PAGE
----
The Wandering Witch: The Journey of Elaina Volume 5, written by Jougi Shiraishi, illustrations by Azure, and translation by Nicole Wilder, continues the tales of traveling mage Elaina. The stories, for the most part, are adorable and bear similarities to stories such as Grimms’ Fairy Tales. They instill a sense of morality and cautionary tales within each enchanting story. Yet, the stories also blend present-day phrases and wording, despite its setting. As such, it brings the reader into the world but also draws parallels between their world and ours. 

Wonderful Tales With Moral Guidance

The collection of stories are tales of Elaina’s journey as well as mages Elaina knows. Many of the best stories have a lesson for the reader that doesn’t become a sermon. The first—a story within the stories—is short and sets up the reader’s journey. The second, “Castle Town Fresia: Gardenia’s Carrier Pigeons”, is inspiring. It uses the world of postal delivery by pigeons to talk about exploiting workers. The story feels fantastical and familiar. The world-building is beautiful and subtle and does not overuse descriptions. It tells the reader what they need to know to understand what is essential to the plot. 

There are no sweeping, epic battles in these stories. However, Elaina’s travels and tales are memorable. Elaina encounters new people, good and bad, helps solve a problem, and moves on. The stories are captivating and readers will love the world and wonder about living in it. The unique types of problems always have a root in the universality of human nature. Thus, the stories deal with identity, conflict, happiness, superficiality, the transitory nature of beauty, and so on. The light novel has ample pearls of wisdom that adults and young kids alike can take from its pages.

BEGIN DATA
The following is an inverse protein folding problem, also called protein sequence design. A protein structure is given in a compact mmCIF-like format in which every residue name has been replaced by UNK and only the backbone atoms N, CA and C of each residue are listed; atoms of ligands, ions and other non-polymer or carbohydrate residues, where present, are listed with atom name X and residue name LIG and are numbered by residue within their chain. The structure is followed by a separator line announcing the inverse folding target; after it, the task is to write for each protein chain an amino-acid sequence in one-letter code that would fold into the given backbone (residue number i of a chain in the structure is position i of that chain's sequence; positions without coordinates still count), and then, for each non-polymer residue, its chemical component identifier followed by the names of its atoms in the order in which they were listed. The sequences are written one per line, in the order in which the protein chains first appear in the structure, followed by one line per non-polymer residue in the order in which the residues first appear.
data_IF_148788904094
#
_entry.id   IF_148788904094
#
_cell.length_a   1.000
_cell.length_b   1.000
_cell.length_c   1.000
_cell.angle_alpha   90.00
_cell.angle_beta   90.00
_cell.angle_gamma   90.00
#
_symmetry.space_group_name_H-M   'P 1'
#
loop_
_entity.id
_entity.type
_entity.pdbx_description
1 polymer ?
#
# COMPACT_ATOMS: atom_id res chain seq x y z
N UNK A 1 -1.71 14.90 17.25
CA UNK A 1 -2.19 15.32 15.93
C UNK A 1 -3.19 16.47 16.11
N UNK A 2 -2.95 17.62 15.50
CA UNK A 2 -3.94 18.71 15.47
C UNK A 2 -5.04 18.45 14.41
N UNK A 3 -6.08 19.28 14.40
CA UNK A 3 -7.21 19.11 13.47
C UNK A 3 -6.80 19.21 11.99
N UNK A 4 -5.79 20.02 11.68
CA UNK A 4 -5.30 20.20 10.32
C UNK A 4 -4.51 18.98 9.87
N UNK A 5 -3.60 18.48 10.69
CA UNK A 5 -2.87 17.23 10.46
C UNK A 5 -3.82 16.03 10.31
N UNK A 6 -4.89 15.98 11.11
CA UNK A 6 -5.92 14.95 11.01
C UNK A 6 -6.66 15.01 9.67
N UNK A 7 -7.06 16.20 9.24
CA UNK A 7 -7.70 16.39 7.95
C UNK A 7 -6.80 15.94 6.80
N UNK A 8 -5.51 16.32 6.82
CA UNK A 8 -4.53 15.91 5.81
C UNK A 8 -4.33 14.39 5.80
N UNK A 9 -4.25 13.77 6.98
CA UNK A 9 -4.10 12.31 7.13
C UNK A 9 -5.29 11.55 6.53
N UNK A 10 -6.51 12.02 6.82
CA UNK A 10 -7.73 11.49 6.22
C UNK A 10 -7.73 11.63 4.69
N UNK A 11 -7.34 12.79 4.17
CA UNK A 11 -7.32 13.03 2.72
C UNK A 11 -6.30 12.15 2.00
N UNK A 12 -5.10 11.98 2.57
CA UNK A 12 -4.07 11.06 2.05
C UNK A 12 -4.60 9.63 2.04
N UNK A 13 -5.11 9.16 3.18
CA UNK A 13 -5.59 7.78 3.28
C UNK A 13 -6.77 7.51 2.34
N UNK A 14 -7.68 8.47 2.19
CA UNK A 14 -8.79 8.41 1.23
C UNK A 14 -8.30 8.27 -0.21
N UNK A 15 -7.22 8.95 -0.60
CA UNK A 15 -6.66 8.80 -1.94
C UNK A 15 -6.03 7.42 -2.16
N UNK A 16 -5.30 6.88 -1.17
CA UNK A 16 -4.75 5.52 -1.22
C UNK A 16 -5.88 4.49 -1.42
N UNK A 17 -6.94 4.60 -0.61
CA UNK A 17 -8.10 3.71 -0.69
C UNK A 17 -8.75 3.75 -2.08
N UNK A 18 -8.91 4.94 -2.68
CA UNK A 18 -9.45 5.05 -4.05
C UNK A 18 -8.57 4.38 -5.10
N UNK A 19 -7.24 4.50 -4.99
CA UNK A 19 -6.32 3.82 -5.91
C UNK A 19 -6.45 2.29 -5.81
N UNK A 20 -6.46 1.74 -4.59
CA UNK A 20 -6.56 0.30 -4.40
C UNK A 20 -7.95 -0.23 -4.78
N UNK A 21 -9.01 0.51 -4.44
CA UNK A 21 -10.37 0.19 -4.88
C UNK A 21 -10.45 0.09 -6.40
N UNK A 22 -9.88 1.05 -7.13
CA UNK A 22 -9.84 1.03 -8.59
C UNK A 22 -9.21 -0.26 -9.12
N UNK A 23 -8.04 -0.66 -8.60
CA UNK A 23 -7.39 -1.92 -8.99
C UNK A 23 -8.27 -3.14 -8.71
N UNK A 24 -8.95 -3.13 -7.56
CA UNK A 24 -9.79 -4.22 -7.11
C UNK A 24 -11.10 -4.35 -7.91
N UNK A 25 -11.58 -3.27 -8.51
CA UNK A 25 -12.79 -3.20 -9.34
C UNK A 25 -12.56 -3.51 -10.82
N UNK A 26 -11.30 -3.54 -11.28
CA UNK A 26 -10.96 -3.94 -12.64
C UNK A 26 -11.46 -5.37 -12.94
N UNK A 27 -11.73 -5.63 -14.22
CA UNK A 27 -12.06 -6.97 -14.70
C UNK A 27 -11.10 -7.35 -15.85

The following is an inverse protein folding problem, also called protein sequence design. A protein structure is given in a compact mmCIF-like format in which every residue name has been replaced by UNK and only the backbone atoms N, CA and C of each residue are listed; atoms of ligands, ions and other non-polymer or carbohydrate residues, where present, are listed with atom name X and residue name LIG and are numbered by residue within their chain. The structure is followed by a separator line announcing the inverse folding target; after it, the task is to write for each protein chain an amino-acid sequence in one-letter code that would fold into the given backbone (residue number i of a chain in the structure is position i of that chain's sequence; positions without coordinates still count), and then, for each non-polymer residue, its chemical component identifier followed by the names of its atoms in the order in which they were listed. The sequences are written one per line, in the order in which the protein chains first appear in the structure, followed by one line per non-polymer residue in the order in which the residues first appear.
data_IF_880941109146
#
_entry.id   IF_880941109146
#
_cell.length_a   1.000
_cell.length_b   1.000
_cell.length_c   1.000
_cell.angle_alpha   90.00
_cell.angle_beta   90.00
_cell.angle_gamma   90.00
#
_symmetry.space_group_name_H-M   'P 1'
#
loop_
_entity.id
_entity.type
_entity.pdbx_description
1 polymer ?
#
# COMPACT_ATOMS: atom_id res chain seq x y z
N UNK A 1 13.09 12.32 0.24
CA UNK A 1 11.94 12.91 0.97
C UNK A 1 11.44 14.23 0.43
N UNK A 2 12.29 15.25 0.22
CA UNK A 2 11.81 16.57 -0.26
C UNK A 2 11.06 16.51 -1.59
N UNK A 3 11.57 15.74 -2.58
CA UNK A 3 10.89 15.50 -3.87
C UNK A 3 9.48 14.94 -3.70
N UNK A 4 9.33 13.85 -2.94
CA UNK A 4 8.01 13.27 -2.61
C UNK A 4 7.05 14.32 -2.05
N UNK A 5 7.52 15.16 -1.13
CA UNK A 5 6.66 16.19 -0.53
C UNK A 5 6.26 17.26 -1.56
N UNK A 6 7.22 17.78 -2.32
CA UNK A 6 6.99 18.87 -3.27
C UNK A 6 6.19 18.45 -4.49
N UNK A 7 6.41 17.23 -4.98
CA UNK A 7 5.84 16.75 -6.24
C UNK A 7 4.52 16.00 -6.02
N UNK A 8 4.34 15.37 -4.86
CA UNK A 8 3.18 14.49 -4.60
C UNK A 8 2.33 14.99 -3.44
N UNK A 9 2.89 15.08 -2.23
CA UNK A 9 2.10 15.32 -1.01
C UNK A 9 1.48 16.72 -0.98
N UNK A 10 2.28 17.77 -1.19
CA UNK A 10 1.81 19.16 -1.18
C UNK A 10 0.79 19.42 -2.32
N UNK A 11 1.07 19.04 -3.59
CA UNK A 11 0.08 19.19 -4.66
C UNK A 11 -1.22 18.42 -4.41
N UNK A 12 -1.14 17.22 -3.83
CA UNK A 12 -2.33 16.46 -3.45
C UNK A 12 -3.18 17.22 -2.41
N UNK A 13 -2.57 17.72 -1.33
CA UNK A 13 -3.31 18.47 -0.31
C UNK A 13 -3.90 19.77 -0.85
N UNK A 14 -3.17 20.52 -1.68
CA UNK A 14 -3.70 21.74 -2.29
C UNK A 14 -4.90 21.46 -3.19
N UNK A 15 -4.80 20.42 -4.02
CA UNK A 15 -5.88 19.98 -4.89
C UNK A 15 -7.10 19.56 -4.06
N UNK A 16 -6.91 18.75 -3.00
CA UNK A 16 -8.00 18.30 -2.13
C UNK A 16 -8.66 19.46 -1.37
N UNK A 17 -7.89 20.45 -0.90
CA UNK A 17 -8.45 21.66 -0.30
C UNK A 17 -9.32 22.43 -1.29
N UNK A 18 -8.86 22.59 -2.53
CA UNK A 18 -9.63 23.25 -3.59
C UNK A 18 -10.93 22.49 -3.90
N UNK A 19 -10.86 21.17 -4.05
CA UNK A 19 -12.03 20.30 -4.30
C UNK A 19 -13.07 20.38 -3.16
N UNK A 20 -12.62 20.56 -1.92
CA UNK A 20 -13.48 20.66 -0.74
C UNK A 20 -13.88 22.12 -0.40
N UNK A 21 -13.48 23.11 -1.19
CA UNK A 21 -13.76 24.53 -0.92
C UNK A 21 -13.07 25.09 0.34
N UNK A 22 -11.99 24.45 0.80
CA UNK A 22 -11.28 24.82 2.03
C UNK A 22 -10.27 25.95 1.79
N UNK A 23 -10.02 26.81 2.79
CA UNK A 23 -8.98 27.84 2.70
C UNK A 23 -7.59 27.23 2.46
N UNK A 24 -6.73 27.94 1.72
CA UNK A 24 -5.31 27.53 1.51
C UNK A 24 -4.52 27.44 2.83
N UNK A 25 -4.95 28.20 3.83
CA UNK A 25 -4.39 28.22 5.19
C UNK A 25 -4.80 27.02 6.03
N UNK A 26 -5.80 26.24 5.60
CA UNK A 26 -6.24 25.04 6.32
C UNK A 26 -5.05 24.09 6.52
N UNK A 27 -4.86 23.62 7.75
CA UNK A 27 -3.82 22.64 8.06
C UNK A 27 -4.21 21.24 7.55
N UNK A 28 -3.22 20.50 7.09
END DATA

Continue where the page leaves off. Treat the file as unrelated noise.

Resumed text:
Drags Occasionally But Oh, Inclusion!
The Wandering Witch cover of mage Elaina holding a bag, her broom and a donut in her mouth while her hat magically hovers above her head.
Courtesy of Yen Press

Some of the stories have pacing issues, yet the ending makes them worthwhile. The only story where the pacing and narration made it both slow and confusing was the final story, “Two Pupils.” The reason being, the usual narrative style from the third-person to the first-person was a hindrance given the subject.

The relationships outside the hetero-normative gaze also stand out. The beauty in stories like “Castle Town Fresia: Plumeria in a Cage” and “A Honeymoon and the Lily Flowers of Happiness” is their ability to include other sexualities with ease.  Readers will cheer for these relationships. Elaina remains a fascinating character because she helps people but her internal monologue doesn’t make her a likable character so much as a real one. Even when we do the nice or “right’ thing, our thoughts are rarely that pure. We are often filled with annoyance, some resentment, and castigate the person who wants help. Yet, we do help. Sometimes we just need to vent, even if it’s to ourselves. 

The illustrations and cover by Azure are nothing short of magical. The cover especially. The detail, like the floating hat above Elaina’s head, bag, and broom convey a magical girl on the move. This is a person that is both interested and has interesting stories to tell. It’s beautiful and it would be great to see someone dress up like this for Halloween. 

The Wandering Witch: The Journey of Elaina Volume 5 is gorgeous, detailed, and inspiring. Each story gives readers something to smile at and think about. Both children and adults can read these stories and enjoy it. I can’t wait for the next volume of this series!

Feature image courtesy of Yen Press